Delayed presentation of handlebar injuries in childrenBMJ 2001; 322 doi: https://doi.org/10.1136/bmj.322.7297.1288 (Published 26 May 2001) Cite this as: BMJ 2001;322:1288
- Jimmy P H Lam, senior house officer,
- Graeme J Eunson, senior house officer,
- Fraser D Munro, consultant paediatric surgeon (firstname.lastname@example.org),
- John D Orr, consultant paediatric surgeon
- Department of Paediatric Surgery, Royal Hospital for Sick Children, Edinburgh EH9 1LF
- Correspondence to: F D Munro
- Accepted 8 June 2000
Accidents represent the largest single cause of death in childhood. Although head injuries are the major cause of mortality and morbidity after bicycle accidents in children, abdominal injuries are not uncommon. Bicycle accidents account for 5-14% of blunt abdominal trauma in children.1–3 In general, injuries to the spleen, liver, or kidneys are readily evident soon after the accident; however, injuries to the bowel and pancreas often present late and result in greater morbidity.
An 11 year old boy fell off his bicycle and sustained a handlebar injury to his upper abdomen. He attended his general practitioner on the same day because of abdominal pain and vomiting, which was treated with an antiemetic drug. For the next 18 days the boy had vomiting, anorexia, weight loss, and increased epigastric pain. He was then referred to the local surgical unit for assessment.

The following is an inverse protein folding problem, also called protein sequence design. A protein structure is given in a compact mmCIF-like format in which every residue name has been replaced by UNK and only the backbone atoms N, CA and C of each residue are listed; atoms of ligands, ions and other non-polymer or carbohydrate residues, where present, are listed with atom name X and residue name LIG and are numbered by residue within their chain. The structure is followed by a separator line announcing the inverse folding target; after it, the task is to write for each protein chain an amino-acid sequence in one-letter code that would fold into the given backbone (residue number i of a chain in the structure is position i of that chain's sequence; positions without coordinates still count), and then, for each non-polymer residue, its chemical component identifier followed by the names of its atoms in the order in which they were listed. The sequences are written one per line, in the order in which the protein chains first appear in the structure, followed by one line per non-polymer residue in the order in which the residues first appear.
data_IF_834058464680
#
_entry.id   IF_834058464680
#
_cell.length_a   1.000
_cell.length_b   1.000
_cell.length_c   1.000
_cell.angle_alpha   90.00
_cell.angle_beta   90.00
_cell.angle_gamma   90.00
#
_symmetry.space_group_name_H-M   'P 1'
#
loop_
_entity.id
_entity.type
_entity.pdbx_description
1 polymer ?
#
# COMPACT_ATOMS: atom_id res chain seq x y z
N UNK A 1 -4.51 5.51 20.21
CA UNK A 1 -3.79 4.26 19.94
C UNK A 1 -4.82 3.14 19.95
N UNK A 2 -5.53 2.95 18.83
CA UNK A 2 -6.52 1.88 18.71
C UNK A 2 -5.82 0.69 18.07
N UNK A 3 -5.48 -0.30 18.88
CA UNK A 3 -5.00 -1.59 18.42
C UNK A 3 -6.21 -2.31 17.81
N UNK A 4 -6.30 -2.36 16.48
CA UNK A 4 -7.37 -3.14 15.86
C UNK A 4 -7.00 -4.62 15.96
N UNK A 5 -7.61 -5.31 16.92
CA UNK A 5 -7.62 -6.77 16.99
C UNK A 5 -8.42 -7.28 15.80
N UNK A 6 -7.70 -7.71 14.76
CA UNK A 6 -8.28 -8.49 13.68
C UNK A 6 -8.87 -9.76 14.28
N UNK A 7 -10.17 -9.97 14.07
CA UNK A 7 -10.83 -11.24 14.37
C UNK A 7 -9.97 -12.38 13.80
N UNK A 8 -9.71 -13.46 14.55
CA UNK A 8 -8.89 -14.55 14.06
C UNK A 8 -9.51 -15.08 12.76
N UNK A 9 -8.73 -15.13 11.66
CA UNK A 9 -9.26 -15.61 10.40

Examination showed that he was anxious and pale, with a tender epigastrium and a palpable mass in his upper abdomen. His white blood count was 12.9×109/l and his serum amylase concentration was 2850 U/l. A diagnosis of traumatic pancreatitis was made and the boy was transferred to the regional paediatric surgical centre.
An ultrasound scan showed a large pancreatic pseudocyst (4.9 cm in diameter) lying between the body of the pancreas and the stomach. The boy was initially treated conservatively with total parenteral nutrition. However, over the next seven days …
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